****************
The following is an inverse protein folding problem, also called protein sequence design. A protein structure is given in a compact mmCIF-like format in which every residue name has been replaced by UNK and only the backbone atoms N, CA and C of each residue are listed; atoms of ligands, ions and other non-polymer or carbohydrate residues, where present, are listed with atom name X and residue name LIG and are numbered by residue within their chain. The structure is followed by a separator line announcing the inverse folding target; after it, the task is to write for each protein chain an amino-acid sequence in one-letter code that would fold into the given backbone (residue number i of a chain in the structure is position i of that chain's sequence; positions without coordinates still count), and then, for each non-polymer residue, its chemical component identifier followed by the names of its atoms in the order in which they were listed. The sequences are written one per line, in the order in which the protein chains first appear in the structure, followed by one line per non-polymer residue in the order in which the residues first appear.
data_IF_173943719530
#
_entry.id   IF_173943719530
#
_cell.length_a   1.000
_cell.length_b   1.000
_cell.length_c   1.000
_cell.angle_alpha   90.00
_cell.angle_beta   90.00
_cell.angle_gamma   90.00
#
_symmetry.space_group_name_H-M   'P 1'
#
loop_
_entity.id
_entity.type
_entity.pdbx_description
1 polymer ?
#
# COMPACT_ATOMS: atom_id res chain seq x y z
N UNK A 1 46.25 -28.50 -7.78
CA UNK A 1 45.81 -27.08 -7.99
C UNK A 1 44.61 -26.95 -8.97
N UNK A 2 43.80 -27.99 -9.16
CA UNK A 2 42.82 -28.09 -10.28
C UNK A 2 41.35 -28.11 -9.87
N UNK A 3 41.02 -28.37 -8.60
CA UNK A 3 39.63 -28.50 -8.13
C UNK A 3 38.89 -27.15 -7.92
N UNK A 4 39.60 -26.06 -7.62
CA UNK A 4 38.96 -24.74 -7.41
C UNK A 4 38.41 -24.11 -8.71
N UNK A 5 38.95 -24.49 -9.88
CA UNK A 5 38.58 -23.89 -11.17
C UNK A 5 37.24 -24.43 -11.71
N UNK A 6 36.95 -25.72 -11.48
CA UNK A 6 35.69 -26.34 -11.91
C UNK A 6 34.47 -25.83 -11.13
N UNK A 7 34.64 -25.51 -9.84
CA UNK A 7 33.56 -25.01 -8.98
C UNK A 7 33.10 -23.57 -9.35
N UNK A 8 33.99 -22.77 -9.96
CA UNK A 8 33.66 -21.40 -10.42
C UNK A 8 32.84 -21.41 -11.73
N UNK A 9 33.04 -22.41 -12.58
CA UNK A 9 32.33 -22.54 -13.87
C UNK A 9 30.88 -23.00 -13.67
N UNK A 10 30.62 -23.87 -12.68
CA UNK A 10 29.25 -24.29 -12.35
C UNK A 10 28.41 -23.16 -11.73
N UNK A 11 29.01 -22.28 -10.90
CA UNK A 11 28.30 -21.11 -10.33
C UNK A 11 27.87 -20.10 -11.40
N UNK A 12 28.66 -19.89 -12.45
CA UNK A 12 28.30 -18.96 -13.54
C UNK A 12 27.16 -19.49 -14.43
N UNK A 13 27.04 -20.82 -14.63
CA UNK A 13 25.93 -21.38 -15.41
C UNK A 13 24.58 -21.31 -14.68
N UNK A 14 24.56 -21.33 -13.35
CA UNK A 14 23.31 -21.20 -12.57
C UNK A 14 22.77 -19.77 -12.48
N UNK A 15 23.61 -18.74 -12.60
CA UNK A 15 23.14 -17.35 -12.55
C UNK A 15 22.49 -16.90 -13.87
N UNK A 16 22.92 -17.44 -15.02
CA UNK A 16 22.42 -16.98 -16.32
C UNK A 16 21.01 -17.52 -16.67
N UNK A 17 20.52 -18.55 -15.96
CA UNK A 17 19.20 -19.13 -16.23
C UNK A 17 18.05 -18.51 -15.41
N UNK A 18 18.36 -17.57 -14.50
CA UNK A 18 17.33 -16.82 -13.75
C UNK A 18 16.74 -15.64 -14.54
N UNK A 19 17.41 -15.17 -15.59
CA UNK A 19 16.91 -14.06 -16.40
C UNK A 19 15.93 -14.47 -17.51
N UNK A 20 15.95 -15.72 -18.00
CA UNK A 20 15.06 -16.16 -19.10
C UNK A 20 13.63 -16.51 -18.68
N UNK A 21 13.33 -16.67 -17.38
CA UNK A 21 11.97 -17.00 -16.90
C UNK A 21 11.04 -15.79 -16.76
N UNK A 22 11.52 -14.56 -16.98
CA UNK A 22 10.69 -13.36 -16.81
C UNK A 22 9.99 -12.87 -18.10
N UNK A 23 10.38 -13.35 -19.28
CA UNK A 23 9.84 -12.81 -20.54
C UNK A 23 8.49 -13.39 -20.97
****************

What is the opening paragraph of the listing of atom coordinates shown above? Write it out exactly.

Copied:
The following is an inverse protein folding problem, also called protein sequence design. A protein structure is given in a compact mmCIF-like format in which every residue name has been replaced by UNK and only the backbone atoms N, CA and C of each residue are listed; atoms of ligands, ions and other non-polymer or carbohydrate residues, where present, are listed with atom name X and residue name LIG and are numbered by residue within their chain. The structure is followed by a separator line announcing the inverse folding target; after it, the task is to write for each protein chain an amino-acid sequence in one-letter code that would fold into the given backbone (residue number i of a chain in the structure is position i of that chain's sequence; positions without coordinates still count), and then, for each non-polymer residue, its chemical component identifier followed by the names of its atoms in the order in which they were listed. The sequences are written one per line, in the order in which the protein chains first appear in the structure, followed by one line per non-polymer residue in the order in which the residues first appear.